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Re: [agile-usability] Real data

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  • namgyal damdul
    What if CMM level 5 and RUP practices actually worked significantly better than agile ones? Why not use CCMI level 5 & Agile together? Jeff not only found them
    Message 1 of 218 , Jan 30, 2010
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      What if CMM level 5 and RUP practices actually worked significantly better than agile ones?

      Why not use CCMI level 5 & Agile together? Jeff not only found them compliment each other well but also the combination gave value additions : http://jeffsutherland.com/scrum/Sutherland-ScrumCMMI6pages.pdf
       
      Namgyal Damdul (CSM, MSc., BSc. (hons.), BCom.)
      Calgary, Canada.
      http://www.namgyaldamdul.com




      From: Larry Constantine <lconstantine@...>
      To: agile-usability@yahoogroups.com
      Cc: cjonesiii@...
      Sent: Fri, 29 January, 2010 3:13:53 PM
      Subject: [agile-usability] Real data

       

      I am one of the signatories of the Software Engineering Theory and Methods (SEMAT.org) initiative started by Ivar Jacobson, Bertrand Meyer, and Richard Soley. In connection with that, Capers Jones has been sharing with me some hard data summaries on a variety of development methods and practices gathered from a very large number of projects undertaken by varied organizations that contribute data on bugs, costs, etc., to his company.

       

      An interesting thing is that agile methods fare better in most measures, including total cost of ownership of final software product, than practices associated with CMM level 3 but are NOT as good as the Rational Unified Process and all three are trumped by CMM level 5. (The best practices, by a huge margin, are something else, subject for a future post.) I don’t want to get into the specific numbers (the data set is proprietary anyway) nor a long debate about research methods or measures. It is just far to easy to quibble over and be distracted by such matters.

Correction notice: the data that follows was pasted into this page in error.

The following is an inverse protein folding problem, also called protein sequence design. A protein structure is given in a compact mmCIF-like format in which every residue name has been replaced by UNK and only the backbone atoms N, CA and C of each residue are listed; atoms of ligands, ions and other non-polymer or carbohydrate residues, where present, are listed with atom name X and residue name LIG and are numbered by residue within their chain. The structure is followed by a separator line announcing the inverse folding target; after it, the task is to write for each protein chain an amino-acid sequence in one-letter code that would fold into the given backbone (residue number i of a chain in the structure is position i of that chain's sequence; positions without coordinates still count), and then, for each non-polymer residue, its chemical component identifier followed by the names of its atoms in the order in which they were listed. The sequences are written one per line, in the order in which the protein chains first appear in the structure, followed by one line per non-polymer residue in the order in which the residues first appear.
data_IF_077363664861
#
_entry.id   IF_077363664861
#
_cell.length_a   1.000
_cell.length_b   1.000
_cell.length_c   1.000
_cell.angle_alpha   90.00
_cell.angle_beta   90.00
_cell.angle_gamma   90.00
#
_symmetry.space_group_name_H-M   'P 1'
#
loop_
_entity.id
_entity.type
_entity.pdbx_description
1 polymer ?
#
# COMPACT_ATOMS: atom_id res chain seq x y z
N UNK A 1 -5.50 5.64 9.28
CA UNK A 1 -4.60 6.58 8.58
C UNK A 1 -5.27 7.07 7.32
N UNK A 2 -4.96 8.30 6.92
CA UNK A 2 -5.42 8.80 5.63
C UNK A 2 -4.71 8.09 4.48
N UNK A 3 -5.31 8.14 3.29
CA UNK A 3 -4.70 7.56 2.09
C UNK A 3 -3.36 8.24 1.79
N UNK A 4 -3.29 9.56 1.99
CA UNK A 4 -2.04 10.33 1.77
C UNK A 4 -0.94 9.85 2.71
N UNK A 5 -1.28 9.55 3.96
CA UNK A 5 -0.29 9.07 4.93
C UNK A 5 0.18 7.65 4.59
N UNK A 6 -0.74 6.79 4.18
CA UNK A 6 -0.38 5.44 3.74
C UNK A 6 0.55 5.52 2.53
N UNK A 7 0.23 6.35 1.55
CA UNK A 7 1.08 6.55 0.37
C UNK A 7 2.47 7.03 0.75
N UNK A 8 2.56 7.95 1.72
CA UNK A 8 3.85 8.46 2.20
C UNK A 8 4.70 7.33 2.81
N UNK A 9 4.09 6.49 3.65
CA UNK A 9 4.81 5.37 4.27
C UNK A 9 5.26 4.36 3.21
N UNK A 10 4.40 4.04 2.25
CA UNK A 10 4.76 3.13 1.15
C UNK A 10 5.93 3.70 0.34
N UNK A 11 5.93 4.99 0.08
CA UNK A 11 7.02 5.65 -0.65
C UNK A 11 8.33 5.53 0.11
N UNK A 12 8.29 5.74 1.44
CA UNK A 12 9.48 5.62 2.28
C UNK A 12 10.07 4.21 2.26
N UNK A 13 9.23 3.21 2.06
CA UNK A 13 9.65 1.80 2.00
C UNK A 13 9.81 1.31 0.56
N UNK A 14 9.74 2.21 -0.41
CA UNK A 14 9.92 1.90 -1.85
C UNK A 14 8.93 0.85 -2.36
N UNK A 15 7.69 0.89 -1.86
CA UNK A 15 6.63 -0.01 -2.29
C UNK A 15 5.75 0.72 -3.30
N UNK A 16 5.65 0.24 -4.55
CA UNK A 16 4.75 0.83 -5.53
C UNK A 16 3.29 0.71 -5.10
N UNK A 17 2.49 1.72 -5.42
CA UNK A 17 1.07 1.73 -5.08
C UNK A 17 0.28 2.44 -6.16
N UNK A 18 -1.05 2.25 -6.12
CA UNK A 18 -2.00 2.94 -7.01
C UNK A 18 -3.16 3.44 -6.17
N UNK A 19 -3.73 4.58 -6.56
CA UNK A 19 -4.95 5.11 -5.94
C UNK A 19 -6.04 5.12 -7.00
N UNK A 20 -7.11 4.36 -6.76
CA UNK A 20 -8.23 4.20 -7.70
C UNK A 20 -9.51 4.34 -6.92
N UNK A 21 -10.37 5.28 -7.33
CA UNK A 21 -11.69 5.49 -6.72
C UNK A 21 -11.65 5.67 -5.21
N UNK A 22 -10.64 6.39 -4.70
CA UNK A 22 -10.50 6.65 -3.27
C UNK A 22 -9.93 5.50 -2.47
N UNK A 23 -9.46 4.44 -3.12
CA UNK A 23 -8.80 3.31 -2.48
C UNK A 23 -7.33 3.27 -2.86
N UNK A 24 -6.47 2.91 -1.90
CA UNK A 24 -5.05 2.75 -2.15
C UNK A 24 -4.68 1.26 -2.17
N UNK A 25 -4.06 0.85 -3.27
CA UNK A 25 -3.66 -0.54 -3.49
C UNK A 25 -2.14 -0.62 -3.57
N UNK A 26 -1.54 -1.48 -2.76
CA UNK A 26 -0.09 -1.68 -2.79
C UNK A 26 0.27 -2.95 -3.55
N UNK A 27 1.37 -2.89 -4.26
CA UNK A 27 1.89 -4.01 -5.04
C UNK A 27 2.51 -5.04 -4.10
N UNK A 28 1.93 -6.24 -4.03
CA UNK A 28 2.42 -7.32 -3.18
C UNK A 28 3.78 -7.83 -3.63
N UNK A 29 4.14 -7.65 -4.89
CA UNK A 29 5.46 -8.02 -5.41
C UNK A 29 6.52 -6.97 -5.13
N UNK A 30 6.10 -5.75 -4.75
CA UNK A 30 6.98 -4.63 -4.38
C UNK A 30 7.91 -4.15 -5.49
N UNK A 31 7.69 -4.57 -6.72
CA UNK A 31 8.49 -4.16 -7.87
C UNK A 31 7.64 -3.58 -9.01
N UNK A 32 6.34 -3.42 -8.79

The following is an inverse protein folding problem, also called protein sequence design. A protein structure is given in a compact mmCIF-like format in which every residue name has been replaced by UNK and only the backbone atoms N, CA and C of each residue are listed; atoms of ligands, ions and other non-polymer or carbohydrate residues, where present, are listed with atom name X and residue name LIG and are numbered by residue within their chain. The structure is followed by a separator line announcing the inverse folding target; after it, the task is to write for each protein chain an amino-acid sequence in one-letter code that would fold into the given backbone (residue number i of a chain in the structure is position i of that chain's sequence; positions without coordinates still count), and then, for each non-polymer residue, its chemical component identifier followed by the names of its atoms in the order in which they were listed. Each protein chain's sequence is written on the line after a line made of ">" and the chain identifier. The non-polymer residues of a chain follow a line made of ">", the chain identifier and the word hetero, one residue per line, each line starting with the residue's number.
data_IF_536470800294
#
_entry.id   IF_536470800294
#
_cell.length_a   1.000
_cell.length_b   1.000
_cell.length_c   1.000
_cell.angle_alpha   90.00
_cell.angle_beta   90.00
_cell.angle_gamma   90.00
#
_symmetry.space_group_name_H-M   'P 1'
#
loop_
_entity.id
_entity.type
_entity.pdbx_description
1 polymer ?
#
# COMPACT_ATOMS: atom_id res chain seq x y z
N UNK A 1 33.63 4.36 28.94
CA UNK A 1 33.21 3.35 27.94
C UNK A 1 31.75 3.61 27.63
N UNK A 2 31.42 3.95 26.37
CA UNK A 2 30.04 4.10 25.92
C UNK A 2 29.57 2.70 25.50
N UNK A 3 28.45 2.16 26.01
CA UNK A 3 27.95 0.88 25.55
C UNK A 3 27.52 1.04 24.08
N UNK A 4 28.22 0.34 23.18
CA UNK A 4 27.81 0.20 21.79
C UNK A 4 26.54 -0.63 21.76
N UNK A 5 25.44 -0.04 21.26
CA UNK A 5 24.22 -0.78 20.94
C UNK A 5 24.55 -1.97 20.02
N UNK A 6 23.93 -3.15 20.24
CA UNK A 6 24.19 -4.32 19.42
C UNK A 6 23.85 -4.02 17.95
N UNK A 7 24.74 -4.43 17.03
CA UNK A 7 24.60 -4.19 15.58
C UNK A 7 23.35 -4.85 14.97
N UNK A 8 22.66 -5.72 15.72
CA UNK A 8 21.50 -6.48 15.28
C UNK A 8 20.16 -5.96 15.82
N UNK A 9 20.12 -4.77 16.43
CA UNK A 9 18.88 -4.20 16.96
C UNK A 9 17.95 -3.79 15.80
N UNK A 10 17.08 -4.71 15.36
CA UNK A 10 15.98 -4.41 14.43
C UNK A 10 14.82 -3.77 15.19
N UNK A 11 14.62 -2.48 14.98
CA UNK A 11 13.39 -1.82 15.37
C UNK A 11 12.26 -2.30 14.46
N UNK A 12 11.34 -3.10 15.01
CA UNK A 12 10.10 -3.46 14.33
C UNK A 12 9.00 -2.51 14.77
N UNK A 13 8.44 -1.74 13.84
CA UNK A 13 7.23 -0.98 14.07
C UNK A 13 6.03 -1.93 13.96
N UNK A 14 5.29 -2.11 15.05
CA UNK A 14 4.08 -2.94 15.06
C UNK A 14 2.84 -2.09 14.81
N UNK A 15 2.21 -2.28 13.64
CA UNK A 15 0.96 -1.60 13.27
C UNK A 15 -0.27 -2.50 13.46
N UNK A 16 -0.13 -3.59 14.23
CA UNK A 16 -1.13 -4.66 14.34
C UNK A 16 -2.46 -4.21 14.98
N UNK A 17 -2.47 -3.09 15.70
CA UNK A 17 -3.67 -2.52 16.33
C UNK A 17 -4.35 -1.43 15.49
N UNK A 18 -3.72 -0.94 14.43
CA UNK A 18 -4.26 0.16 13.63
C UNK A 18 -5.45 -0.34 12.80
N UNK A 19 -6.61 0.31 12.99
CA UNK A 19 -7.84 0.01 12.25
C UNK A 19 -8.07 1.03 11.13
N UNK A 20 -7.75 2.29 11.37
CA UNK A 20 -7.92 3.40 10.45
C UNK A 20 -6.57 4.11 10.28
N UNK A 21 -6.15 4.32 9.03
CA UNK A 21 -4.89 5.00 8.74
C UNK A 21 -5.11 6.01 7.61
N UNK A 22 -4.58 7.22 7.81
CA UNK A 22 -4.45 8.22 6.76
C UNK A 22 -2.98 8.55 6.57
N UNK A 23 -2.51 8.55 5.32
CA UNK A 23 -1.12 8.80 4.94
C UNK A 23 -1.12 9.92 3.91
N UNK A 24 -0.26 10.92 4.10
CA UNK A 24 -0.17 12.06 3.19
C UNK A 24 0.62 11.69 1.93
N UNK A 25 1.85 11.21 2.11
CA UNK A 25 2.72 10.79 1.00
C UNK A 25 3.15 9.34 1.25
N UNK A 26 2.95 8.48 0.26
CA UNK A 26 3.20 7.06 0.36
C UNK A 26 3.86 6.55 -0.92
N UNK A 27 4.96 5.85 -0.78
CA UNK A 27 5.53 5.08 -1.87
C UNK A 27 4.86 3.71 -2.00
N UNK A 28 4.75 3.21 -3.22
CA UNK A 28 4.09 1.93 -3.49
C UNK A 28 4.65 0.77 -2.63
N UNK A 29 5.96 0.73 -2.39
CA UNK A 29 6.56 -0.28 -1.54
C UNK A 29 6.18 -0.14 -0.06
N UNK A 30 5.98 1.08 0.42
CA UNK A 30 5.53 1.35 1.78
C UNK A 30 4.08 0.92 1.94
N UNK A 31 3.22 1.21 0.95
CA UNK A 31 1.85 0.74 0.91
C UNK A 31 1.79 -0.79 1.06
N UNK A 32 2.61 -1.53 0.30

I want to raise a very different issue: What would it mean to the agile community IF these findings really were valid and true? What if CMM level 5 and RUP practices actually worked significantly better than agile ones? Would that mean we should switch horses? Or would it mean we should revise agile to incorporate the best parts of other practice traditions? (And maybe shed some baggage at the same time?) Or doe the agile community have the TRUE answers, regardless of the facts?

       

      --Larry Constantine, IDSA, ACM Fellow
        Professor |  University of Madeira | Funchal , Portugal
        Institute Fellow | Madeira Interactive Technologies Institute | www.M-ITI.org



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    • George Dinwiddie
      Hi, Jon, ... I ve never found creating software to be a one and only time no matter how small the program. There s a lot of similarity between writing one
      Message 218 of 218 , Feb 12, 2010
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        Hi, Jon,

        Jon Kern wrote:
        > ok, maybe it is silly to debate the term...
        >
        > George it's a free country, use method anytime you please :-)
        >
        > I personally will only use "method" when I want to describe some way
        > that I achieve something over and over. Often in an abstract sense,
        > often in a step-wise way. Often because the "something" is a desirous
        > end goal, and one that I (or someone else) wants more than one time.
        >
        > I would not describe the /ad hoc/ "how" of the one and only time I will
        > ever do something as a "method" if it is not.

        I've never found creating software to be a "one and only time" no matter
        how small the program. There's a lot of similarity between writing one
        line of code and writing the next.

        And I've observed, that people generally continue to do something
        somewhat in the fashion they've done it before. Thoughtful people will
        consider the result their achieving, and modify their actions to try to
        improve some aspect.

        I've never seen anyone continue to approach the work as if they'd never
        done anything like it before, choosing some completely different way of
        working. And I've never seen anyone carefully follow the recipe in a
        process manual. At best, a process manual gives the worker some ideas.

        It's the process people actually /do/ that has an effect. If you and
        Scott and Glen want to reserve the word "method" for officially blessed
        procedures, go right ahead. It won't change a thing.

        - George

        --
        ----------------------------------------------------------------------
        * George Dinwiddie * http://blog.gdinwiddie.com
        Software Development http://www.idiacomputing.com
        Consultant and Coach http://www.agilemaryland.org
        ----------------------------------------------------------------------
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